The world’s oceans are on the verge of collapse. The overexploitation of fish has tripled since the 1970s, rapidly depleting the seas of fish. About 90 percent of the world’s fish have now been fully or overfished, and a 17 percent increase in production is expected by 2025, according to the UN Food and Agriculture Organization (FAO).
The UN's The State of World Fisheries and Aquaculture (SOFIA) says that the state of the world's marine “resources” is not improving. Almost a third of commercial fish stocks are now fished at biologically unsustainable levels, triple the level of 1974. Some 31.4 percent of the commercial wild fish stocks regularly monitored by FAO were overfished in 2013.
The report describes the situation in the Mediterranean and Black Sea - where 59% of assessed stocks are fished at biologically unsustainable levels - as "alarming". This is especially true for larger fish such as hake, mullet, sole and sea breams. In the Eastern Mediterranean, the possible expansion of invasive fish species associated to climate change is a concern.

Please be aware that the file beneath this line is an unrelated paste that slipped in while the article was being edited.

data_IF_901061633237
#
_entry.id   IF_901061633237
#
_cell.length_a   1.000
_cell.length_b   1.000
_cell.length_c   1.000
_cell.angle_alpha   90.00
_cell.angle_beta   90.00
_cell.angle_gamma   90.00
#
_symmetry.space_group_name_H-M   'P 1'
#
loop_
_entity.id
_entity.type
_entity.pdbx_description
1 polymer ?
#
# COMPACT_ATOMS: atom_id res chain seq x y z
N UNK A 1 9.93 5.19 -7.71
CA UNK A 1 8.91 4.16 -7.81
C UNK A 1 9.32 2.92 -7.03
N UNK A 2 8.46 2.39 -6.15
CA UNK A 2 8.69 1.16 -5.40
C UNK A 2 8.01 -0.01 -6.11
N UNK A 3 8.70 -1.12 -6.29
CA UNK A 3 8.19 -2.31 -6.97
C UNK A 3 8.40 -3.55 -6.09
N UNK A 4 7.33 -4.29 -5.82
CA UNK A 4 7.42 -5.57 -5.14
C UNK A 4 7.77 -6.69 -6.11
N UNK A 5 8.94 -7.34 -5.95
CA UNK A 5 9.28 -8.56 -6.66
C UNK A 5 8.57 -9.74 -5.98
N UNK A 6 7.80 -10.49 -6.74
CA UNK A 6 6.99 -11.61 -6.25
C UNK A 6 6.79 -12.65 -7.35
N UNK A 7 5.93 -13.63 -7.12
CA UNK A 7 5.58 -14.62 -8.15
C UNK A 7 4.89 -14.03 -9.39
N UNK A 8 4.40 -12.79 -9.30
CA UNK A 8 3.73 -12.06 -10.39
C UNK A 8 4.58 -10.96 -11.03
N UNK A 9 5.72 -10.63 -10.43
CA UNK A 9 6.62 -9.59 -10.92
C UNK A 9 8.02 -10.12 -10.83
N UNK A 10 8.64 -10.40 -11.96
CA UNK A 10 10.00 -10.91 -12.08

Global total capture fishery production in 2014 was 93.4 million tons, including output from inland waters, up slightly over the previous two years. Alaska pollock was the top species, replacing anchoveta for the first time since 1998. Record catches for four groups - tunas, lobsters, shrimps and cephalopods - were reported in 2014.
There were around 4.6 million fishing vessels in the world in 2014, 90 percent of which are in Asia and Africa, and only 64,000 of which were 24 meters or longer, according to SOFIA.
Globally, fish provided 6.7 percent of all protein consumed by humans. Some 57 million people were engaged in the primary fish production sectors, a third of them in aquaculture.
Fishery products accounted for one percent of all global merchandise trade in value terms, representing more than nine percent of total agricultural exports. Worldwide exports amounted to $148 billion in 2014, up from $8 billion in 1976. Developing countries were the source of $80 billion of fishery exports.
The depletion of the oceans' fish starts with consumer demand. You can make a difference by eliminating your consumption of seafood. The average person can save 225 fish and 151 shellfish a year by cutting seafood from their diet.